Disputation: Bikas Chandra Bhattarai
Doctoral candidate Bikas Chandra Bhattarai at the Department of Geosciences, Faculty of Mathematics and Natural Sciences, is defending the thesis Hydrologic model forcing over the Himalaya for the degree of Philosophiae Doctor.
Bikas Chandra Bhattarai. Photo: Private
The PhD defence and trial lecture are fully digital and streamed using Zoom. The host of the session will moderate the technicalities while the chair of the defence will moderate the disputation.
Ex auditorio questions: the chair of the defence will invite the audience to ask ex auditorio questions either written or oral. This can be requested by clicking 'Participants -> Raise hand'.
Projected climate change impacts on the hydrology of High Mountain Asia
There are critical gaps in our knowledge of the hydrology in the Himalayas. The aim of this PhD study contribute to fill this gap.
The study has been focused on estimation, analysis, and evaluation of hydrologic model response over the Himalayan region. The findings from this research can be applied locally to achieve better hydrologic prediction in the Himalayan region.
Main research findings
Popular scientific article about Bhattarai’s dissertation:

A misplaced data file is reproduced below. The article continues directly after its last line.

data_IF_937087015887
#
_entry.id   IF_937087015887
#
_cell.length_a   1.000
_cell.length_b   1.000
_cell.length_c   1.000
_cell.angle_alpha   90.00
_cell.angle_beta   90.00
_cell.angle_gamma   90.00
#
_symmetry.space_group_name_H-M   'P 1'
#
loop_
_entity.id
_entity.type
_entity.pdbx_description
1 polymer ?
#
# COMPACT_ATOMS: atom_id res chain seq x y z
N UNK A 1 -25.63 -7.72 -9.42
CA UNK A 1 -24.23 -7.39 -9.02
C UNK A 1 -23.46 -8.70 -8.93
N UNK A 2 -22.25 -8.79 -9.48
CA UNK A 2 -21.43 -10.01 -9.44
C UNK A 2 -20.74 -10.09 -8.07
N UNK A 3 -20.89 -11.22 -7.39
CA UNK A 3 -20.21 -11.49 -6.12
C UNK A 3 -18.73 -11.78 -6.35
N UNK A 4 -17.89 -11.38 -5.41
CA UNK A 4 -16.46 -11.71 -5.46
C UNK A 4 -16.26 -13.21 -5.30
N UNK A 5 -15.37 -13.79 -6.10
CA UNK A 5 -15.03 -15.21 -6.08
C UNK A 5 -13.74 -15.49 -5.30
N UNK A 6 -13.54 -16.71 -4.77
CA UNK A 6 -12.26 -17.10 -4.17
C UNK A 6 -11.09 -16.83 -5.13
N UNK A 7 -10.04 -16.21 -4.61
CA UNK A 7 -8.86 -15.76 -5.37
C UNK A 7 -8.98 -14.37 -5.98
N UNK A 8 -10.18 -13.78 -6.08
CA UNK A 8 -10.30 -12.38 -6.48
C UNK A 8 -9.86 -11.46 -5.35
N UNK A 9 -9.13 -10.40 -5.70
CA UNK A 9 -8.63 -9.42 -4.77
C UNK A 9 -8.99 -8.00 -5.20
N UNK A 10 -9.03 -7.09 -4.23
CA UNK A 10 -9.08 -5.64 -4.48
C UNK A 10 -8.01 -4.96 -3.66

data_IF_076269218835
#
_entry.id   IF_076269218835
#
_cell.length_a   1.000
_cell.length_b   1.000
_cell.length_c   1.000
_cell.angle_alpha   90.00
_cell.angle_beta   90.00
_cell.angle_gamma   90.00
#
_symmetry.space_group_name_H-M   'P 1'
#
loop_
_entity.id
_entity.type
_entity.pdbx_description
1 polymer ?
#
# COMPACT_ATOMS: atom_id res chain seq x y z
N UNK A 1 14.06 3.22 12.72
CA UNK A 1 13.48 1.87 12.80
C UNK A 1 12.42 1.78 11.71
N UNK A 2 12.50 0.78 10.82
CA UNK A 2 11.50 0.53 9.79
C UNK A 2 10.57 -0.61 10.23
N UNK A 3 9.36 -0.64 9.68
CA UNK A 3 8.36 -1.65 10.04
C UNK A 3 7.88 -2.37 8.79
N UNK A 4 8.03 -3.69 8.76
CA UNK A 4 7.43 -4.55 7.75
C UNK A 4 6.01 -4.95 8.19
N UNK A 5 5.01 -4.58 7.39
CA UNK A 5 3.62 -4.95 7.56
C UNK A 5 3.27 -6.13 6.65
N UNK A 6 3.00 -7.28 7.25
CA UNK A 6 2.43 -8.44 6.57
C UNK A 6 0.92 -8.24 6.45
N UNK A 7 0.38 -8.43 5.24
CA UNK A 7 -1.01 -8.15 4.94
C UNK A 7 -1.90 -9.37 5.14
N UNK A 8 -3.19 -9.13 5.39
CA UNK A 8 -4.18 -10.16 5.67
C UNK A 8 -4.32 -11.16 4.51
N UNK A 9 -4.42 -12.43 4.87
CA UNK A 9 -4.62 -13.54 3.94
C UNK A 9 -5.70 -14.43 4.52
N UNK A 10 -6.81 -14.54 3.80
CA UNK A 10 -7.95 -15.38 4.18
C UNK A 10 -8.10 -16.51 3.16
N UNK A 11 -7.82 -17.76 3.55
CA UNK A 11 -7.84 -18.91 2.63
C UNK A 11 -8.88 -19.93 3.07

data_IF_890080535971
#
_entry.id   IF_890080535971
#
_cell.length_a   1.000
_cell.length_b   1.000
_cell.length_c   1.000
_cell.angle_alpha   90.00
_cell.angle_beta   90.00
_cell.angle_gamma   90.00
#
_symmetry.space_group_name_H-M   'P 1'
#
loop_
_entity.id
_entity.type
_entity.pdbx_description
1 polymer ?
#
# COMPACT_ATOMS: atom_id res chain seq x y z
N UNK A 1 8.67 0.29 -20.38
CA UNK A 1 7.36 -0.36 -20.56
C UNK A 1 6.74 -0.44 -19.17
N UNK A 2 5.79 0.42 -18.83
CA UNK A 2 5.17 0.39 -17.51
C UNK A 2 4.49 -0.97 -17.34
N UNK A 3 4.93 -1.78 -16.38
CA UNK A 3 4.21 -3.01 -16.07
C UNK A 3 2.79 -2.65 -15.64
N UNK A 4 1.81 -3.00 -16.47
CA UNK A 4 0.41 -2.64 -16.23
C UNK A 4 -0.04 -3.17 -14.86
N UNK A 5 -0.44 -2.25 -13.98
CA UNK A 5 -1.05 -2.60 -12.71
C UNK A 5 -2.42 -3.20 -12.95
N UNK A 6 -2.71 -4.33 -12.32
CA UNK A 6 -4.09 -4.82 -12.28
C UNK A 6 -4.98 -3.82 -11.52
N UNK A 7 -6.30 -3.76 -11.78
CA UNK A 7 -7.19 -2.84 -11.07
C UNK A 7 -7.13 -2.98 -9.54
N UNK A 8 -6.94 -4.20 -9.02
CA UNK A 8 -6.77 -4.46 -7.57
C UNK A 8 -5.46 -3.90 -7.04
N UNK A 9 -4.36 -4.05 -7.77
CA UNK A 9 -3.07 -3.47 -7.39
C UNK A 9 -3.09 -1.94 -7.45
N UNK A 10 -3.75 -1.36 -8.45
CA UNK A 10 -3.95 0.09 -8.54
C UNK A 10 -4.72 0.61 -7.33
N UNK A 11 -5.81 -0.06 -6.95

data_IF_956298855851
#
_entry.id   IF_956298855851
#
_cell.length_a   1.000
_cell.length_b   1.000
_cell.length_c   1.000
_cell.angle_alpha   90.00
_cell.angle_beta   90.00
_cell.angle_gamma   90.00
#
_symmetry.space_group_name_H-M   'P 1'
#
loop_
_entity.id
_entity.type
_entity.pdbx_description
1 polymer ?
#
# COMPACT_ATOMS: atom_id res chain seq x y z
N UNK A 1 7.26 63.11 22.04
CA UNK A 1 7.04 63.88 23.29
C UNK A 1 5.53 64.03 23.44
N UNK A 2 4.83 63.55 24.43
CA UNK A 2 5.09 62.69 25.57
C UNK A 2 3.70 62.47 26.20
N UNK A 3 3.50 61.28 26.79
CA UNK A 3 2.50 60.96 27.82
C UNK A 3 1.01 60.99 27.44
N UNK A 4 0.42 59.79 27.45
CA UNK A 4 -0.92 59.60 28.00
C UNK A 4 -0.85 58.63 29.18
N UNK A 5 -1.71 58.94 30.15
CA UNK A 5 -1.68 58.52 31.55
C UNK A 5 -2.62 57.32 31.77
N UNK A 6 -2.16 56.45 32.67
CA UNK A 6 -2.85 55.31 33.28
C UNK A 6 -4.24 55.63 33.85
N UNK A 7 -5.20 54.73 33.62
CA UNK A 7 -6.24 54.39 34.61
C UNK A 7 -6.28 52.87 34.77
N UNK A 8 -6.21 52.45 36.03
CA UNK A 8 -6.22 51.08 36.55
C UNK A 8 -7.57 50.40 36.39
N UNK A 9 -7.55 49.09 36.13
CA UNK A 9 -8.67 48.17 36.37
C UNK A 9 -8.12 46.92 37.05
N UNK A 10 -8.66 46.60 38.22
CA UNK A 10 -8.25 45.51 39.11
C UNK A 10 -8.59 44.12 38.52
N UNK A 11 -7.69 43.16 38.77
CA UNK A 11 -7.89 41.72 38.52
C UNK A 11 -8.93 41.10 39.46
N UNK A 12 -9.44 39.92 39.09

Hydrologic model forcing over the Himalaya
In the Himalayas – the mountain range in Asia, there is a high demand for hydro-meteorological datasets for the water resource management. Hydro-meteorological observations is minimal because of the adverse geographical conditions and this represent a problem. Remote sensing and climate models offer a global perspective on many atmospheric climatic variables. However, low spatial resolution and inability to measure some atmospheric properties, such as Aerosol Optical Depth (AOD) over the brighter surface limits their ability to reflect the effects on hydrologic systems.
During this PhD study, the candidate and team developed an empirical based model to estimate the AOD for the region. The model helps to understand aerosol and its impacts on the Himalayan hydrology. Similarly, we evaluated a regional climate model and reanalysed datasets for hydrological simulations. We fond the highest-fidelity of discharge simulation when using observation combined Watch Forcing Dataset ERA Interim (WFDEI) datasets.
Our results show the successful application of global forcing datasets over the Himalayas. Finally, we demonstrated that catchment discretization has a significant impact on hydrologic simulation results. Triangular Irregular Network (TIN) based catchment discretization gives the highest model performance. Hence the selection of models with an appropriate complexity and accurate forcing data are the most required to achieve reliable hydrologic simulation over the entire Himalayan region.
Photo and other information:
Press photo: Bikas Chandra Bhattarai, portrait; 500px. Photo: Private
Other material: Figure and map over study area, credits and text as specified in the article above, size 1000px.